Timothy Seiler (see Major Giving Bibliography, PDF, 28KB) points out that the organization's history "is more relevant and interesting to its staff and other personnel than to donors and prospective donors." Too many case expressions begin with a recitation of the organization's history. But when stations focus on the human elements, such as the early involvement of volunteers in establishing it and nurturing it during its formative years, the station can humanize its history and draw important links to the present.

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Case Expression Examples

There are many examples of well-crafted case expressions. Here's a sampling:

  • WXXI used the PBS "Be More" campaign as the basis for this wire-bound booklet that positions its television and radio services in the context of Rochester's rich history and its other recognized institutions. The publication is designed to accommodate the needs of major giving, planned giving, and membership.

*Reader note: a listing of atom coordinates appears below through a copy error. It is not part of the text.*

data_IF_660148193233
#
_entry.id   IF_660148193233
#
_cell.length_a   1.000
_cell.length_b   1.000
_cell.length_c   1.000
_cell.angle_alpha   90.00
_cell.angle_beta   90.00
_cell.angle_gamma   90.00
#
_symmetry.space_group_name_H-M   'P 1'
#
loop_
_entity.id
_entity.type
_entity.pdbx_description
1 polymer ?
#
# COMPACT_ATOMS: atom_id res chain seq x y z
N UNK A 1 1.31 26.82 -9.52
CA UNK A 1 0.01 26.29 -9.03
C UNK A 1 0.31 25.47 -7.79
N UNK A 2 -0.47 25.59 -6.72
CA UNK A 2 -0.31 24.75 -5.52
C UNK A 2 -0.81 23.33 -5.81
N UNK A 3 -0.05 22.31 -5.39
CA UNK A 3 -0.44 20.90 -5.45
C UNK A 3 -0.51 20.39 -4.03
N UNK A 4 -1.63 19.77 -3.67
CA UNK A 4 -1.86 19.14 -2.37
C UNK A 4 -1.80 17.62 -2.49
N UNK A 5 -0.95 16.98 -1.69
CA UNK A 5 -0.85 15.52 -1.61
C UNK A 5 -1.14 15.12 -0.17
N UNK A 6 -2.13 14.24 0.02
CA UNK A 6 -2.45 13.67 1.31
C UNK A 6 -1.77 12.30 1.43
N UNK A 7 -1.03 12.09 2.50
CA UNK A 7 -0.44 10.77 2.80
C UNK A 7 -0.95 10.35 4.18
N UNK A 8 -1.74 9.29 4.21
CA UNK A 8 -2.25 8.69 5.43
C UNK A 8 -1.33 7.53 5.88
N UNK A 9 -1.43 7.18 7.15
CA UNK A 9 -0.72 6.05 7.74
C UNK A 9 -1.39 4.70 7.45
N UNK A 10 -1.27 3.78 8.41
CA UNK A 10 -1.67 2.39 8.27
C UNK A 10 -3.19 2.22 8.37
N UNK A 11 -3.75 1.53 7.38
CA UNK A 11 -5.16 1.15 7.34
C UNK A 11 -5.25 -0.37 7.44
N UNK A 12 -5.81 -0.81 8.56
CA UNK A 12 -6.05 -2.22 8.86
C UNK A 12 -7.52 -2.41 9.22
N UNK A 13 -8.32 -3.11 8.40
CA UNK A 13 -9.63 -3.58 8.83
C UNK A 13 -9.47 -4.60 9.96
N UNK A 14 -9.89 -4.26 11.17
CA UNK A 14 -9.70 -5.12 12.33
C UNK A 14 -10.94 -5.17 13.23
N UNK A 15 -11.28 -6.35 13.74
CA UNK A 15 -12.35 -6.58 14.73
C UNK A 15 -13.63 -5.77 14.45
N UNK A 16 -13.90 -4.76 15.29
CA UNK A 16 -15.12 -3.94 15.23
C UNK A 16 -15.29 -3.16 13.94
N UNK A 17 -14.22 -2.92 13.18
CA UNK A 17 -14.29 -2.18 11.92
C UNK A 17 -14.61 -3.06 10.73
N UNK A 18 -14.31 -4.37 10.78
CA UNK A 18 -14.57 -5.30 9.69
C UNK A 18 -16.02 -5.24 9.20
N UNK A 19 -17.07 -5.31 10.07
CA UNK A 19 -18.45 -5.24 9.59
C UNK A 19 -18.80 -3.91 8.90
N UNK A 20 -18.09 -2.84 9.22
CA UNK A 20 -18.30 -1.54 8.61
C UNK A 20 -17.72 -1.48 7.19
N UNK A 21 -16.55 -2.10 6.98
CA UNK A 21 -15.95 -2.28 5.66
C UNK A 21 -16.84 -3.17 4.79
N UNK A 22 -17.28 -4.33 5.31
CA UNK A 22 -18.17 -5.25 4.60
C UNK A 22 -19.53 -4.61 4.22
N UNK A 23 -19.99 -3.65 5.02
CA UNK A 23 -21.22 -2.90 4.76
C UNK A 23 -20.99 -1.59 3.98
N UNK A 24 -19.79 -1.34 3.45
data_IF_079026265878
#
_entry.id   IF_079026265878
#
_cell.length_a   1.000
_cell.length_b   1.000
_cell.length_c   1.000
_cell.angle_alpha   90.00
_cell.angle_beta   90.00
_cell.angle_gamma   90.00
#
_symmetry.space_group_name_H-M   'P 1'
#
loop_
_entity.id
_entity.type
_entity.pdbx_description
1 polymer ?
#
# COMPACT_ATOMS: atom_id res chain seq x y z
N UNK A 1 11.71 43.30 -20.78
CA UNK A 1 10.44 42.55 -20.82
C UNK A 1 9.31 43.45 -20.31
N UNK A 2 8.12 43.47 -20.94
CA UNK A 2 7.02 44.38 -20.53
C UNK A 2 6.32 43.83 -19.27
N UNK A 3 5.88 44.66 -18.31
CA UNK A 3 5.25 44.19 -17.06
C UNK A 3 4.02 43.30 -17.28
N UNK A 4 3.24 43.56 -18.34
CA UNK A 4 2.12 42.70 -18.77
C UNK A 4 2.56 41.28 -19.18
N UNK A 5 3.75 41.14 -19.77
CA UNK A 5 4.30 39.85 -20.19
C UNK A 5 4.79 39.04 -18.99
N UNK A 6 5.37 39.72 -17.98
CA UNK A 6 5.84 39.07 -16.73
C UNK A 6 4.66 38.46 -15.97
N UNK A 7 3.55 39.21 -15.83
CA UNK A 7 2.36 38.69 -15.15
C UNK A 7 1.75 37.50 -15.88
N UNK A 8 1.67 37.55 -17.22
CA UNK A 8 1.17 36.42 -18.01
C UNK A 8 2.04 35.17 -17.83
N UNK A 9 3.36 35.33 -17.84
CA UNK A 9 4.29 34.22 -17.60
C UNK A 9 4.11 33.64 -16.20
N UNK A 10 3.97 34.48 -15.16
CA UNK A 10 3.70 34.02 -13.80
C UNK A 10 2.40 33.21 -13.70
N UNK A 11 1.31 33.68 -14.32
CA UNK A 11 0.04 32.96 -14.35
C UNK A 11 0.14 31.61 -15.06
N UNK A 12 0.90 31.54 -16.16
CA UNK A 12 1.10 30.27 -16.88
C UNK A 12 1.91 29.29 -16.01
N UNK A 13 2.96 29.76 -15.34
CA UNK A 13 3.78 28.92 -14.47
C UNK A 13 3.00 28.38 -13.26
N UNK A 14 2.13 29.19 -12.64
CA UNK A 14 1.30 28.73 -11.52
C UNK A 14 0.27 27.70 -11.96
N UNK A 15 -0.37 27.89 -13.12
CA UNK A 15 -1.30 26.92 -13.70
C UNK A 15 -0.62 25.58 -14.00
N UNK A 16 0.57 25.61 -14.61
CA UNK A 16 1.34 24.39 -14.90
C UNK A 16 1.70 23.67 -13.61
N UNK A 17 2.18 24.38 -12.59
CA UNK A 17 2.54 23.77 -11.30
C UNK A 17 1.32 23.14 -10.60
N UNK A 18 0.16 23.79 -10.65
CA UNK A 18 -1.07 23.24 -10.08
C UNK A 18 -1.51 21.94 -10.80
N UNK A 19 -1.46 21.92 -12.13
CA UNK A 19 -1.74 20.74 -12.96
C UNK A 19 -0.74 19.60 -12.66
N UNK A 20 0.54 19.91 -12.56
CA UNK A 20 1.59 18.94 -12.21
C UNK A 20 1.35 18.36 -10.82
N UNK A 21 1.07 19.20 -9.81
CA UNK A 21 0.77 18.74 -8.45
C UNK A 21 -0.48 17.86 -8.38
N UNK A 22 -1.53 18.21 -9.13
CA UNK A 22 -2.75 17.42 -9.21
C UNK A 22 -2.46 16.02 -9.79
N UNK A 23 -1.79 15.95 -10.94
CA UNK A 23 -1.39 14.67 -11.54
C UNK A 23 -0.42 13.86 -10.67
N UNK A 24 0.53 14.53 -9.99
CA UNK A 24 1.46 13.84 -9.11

WXXI "Be More" Brochure (PDF, 1.1MB)
  • New Hampshire Public Television uses an attractive full-color tri-fold to highlight its Granite Society. The cover highlights the three cornerstones of its mission: engaging minds, connecting communities, and celebrating New Hampshire. Most of the copy tells NHPTV's story through people stories and testimonials.
    New Hampshire PTV Granite Society (PDF, 394KB)
  • At KLRU, former CEO Mary Beth Rogers explained to prospects not why her station needed to convert to digital broadcasting, but what that conversion would mean to citizens of Austin.
    KLRU Case Expression (PDF, 635KB)
  • The annual fund brochure for the Seattle Symphony is an important case expression that outlines the symphony's service to the community, the benefits of contributing, and outlines specifically what donors help the symphony achieve through their gifts.